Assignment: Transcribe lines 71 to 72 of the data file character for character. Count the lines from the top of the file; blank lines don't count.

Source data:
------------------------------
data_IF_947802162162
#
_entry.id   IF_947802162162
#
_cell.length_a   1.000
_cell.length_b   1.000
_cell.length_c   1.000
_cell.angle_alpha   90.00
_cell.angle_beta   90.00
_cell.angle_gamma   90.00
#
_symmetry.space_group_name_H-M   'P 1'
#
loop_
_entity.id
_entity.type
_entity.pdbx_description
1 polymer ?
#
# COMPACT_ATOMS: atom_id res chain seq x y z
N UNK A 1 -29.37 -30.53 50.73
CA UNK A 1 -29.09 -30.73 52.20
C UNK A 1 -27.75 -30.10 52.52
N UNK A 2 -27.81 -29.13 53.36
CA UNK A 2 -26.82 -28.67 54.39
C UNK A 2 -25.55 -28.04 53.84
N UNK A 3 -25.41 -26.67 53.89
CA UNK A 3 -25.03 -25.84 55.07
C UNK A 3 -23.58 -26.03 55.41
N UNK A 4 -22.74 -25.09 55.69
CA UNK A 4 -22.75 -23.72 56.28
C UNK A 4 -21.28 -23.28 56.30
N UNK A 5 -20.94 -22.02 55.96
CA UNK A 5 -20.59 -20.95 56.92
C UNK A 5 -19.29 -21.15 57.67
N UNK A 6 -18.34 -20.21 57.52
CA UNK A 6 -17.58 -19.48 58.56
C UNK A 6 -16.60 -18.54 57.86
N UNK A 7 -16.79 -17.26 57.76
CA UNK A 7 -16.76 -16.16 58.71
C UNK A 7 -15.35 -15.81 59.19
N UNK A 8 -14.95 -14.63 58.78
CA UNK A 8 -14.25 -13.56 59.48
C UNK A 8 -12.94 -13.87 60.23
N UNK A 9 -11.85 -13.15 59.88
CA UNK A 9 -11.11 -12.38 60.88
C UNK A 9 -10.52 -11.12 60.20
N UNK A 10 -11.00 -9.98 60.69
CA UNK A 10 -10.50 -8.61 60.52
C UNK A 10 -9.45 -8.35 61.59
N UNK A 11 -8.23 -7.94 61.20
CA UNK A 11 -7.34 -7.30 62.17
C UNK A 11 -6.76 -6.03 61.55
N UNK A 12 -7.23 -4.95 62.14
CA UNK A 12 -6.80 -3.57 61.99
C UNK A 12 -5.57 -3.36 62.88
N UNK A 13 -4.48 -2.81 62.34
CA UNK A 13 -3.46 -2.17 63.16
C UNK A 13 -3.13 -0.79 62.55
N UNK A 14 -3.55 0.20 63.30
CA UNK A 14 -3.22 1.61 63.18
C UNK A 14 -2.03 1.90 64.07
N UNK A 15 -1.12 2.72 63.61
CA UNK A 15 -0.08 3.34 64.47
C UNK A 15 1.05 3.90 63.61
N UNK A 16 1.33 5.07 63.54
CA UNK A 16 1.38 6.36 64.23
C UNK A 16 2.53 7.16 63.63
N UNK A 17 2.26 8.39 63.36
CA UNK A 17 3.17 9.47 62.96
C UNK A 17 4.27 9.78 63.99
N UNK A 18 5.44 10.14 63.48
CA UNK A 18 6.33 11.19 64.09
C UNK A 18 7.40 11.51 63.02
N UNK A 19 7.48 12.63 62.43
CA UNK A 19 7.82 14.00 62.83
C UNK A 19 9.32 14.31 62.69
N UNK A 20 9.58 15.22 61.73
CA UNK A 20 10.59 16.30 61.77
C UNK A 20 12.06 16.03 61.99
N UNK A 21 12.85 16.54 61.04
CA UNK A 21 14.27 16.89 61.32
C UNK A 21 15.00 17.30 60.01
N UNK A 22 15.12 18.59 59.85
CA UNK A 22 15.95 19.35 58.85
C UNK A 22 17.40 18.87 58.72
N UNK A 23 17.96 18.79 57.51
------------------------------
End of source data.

C UNK A 17 4.27 9.78 63.99
N UNK A 18 5.44 10.14 63.48